Dr Holmes Research Paper

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Dr. H. H. Holmes Dr. Henry Howard Holmes was considered a well groomed, intelligent, up incoming business man. He was admired by many of the locals in Chicago because he was becoming very successful very fast, already acquiring a pharmacy of his own. What the locals did not know was that Holmes was far from what he had seemed, acquiring most of his fortune through fraud, forgery, and even murder. Holmes tended to prey on people mostly women and women that were rich and had very few family ties. His actions can be best explained using the routine activity theory by Marcus Felson (Schechter, 2004). There are five examples that would explain his actions compared with routine activity theory. They would be the disappearance of Mrs. Holton, the…show more content…
There are three elements that must be present in order for a crime to occur. The first is a motivated offender, the second is a suitable target, and the third is the lack of a capable guardian. Motivated offenders are individuals who are not only capable of committing criminal activity, but are willing to do so. Suitable targets are people or objects that are seen by the offender as weak or valuable. A capable guardian is primarily a friend or relative that is close to you and are not always police and security guards. One major problem with routine activity theory is that it can only tell who is more likely to be victimized and not who potential offenders are (Paternoster & Bachman,…show more content…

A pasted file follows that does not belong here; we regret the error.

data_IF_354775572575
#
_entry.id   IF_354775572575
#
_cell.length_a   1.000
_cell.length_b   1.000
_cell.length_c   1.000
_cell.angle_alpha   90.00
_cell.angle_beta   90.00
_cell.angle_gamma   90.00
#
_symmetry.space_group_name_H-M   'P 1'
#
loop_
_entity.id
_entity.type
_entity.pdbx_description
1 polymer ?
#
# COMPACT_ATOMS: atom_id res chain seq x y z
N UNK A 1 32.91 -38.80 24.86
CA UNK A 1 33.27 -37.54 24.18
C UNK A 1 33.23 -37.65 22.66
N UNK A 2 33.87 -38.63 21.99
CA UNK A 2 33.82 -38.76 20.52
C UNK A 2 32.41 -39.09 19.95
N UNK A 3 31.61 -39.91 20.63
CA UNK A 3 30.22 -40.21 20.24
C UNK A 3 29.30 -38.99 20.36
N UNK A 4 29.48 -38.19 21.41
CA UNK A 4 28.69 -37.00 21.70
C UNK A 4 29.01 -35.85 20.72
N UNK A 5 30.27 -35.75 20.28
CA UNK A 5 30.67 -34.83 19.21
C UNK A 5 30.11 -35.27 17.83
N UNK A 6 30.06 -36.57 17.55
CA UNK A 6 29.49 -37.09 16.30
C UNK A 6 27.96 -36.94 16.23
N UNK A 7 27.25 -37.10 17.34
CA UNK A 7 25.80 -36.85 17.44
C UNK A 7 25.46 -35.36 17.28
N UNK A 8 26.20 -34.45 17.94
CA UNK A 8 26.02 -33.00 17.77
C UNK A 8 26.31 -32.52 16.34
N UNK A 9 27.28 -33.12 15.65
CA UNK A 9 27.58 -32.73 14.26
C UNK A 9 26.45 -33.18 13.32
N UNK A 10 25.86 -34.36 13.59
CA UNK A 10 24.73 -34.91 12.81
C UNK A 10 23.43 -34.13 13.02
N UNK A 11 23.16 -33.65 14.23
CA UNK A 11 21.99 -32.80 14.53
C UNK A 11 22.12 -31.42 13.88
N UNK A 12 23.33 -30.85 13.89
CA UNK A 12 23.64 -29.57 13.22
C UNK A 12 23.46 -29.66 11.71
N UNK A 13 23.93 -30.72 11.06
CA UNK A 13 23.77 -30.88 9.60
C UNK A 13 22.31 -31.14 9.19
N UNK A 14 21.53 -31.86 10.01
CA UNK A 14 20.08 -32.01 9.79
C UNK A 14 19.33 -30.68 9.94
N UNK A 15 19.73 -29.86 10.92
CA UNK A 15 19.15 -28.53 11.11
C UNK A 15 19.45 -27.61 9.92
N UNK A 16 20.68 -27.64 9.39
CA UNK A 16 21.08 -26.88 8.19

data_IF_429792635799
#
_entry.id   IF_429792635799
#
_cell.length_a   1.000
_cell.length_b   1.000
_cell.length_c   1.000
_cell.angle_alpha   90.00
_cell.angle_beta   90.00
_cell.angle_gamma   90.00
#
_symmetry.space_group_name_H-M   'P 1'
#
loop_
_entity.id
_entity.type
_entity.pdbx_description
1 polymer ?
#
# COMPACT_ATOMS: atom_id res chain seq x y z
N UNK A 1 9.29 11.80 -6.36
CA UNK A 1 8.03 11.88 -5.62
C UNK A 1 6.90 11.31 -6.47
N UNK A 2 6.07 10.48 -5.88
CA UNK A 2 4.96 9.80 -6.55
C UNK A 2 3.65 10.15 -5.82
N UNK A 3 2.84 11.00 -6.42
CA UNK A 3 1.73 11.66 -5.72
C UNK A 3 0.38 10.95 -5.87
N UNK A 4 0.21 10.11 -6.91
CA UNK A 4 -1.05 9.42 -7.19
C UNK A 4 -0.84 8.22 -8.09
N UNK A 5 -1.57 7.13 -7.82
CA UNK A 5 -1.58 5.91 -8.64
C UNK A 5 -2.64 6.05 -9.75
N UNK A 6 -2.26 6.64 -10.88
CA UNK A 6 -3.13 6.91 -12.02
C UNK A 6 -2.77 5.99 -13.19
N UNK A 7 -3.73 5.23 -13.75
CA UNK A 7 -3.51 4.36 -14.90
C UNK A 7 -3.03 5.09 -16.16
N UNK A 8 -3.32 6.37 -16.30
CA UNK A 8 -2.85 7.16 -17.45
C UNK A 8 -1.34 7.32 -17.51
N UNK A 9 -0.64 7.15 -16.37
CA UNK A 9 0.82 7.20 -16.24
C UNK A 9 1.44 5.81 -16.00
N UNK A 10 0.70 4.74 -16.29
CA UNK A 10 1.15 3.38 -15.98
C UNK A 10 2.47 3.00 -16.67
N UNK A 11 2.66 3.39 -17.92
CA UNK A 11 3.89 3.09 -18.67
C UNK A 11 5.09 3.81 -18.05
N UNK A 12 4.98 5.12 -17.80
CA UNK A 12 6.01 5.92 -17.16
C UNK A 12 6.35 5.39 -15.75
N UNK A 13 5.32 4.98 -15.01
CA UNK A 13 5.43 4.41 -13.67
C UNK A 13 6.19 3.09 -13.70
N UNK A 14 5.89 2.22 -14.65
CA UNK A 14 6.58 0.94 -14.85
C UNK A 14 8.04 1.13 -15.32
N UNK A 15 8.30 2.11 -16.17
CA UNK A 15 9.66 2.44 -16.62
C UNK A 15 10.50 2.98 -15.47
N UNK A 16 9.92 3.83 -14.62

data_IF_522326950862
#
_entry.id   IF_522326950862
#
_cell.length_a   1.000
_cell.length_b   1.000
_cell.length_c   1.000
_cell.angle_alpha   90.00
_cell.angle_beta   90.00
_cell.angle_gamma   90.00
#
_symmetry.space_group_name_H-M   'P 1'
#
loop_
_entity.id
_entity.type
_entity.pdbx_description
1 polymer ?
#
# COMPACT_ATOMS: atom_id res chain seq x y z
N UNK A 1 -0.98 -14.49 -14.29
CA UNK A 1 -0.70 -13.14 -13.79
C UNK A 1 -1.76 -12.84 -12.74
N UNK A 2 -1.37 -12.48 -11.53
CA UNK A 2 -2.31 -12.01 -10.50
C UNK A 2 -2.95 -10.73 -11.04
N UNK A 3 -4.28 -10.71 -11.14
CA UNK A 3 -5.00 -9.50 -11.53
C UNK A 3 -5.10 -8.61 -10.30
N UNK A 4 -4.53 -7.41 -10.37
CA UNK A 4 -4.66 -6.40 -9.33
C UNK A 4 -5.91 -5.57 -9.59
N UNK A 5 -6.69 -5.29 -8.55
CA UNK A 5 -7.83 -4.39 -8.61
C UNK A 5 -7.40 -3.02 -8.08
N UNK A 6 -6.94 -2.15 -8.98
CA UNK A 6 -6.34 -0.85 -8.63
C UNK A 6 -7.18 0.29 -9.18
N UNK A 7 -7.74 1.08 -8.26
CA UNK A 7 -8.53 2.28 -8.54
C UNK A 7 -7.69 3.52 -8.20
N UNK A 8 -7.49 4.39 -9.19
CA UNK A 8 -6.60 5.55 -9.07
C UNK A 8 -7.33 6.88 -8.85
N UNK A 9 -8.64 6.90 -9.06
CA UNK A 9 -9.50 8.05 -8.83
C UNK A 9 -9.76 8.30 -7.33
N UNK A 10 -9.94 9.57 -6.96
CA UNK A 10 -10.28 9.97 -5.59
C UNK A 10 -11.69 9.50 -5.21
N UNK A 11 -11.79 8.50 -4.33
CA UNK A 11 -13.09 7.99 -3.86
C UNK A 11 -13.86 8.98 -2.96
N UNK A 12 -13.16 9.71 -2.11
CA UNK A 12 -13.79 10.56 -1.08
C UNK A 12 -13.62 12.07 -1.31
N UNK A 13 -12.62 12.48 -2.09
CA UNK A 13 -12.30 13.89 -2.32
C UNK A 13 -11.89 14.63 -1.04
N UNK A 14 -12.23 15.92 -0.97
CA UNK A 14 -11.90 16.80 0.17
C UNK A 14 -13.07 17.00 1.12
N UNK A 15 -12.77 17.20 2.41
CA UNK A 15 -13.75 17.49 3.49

The neighborhood called it the "castle”. It took up the entire fifty by one hundred sixty two foot corner lot. The ground floor of the Castle contained Holmes' own relocated drugstore and string of various shops some ran by Holmes, others leased to local dealers. The second floor contained his personal office, which contained a curving bay window so he could watch the people of Wallace Street. The Third floor along with the second was like a maze of over dozens of windowless rooms with doorways opening to brick walls, oddly-angled hallways, stairways to nowhere, doors locked from the outside, all dimly lit by gas jets mounted on the walls at fairly great distances, and a host of other strange and labyrinthine constructions. Holmes repeatedly changed builders during the construction of his home for two reasons. One was that it allowed him to save a lot of money ripping the constructors off. Another reason was so only he fully understood the design of the house. His master plan began during the World's Columbian Exposition in 1893. His hotel became known as the World's Fair Hotel and lured many of victims to their demise (Schechter,

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